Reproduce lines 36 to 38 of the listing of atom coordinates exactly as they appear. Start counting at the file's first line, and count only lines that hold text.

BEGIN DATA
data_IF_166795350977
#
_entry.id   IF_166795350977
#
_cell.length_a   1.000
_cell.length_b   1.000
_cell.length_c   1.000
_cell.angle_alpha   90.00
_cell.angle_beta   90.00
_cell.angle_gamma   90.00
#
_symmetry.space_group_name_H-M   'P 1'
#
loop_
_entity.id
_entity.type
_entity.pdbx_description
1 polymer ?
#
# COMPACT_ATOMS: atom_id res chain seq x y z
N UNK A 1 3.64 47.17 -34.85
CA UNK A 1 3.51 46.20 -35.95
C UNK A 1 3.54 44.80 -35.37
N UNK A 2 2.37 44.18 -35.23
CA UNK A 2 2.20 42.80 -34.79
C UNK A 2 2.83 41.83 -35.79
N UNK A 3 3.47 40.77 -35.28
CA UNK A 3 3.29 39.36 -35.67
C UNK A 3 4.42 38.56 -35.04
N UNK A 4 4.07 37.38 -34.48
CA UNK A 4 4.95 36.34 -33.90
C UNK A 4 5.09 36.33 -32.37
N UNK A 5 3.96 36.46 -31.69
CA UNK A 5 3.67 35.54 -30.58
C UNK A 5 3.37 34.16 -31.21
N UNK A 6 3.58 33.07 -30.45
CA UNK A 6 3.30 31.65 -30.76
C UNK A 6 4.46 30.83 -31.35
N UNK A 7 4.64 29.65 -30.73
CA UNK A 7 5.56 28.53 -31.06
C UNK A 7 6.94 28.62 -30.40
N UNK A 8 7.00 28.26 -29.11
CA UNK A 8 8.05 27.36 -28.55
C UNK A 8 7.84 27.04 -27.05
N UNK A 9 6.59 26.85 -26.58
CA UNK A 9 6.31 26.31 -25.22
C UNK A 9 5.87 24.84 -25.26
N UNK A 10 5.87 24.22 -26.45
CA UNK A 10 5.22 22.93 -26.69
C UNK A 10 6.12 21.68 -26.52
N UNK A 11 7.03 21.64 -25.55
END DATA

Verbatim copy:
N UNK A 6 3.58 33.07 -30.45
CA UNK A 6 3.30 31.65 -30.76
C UNK A 6 4.46 30.83 -31.35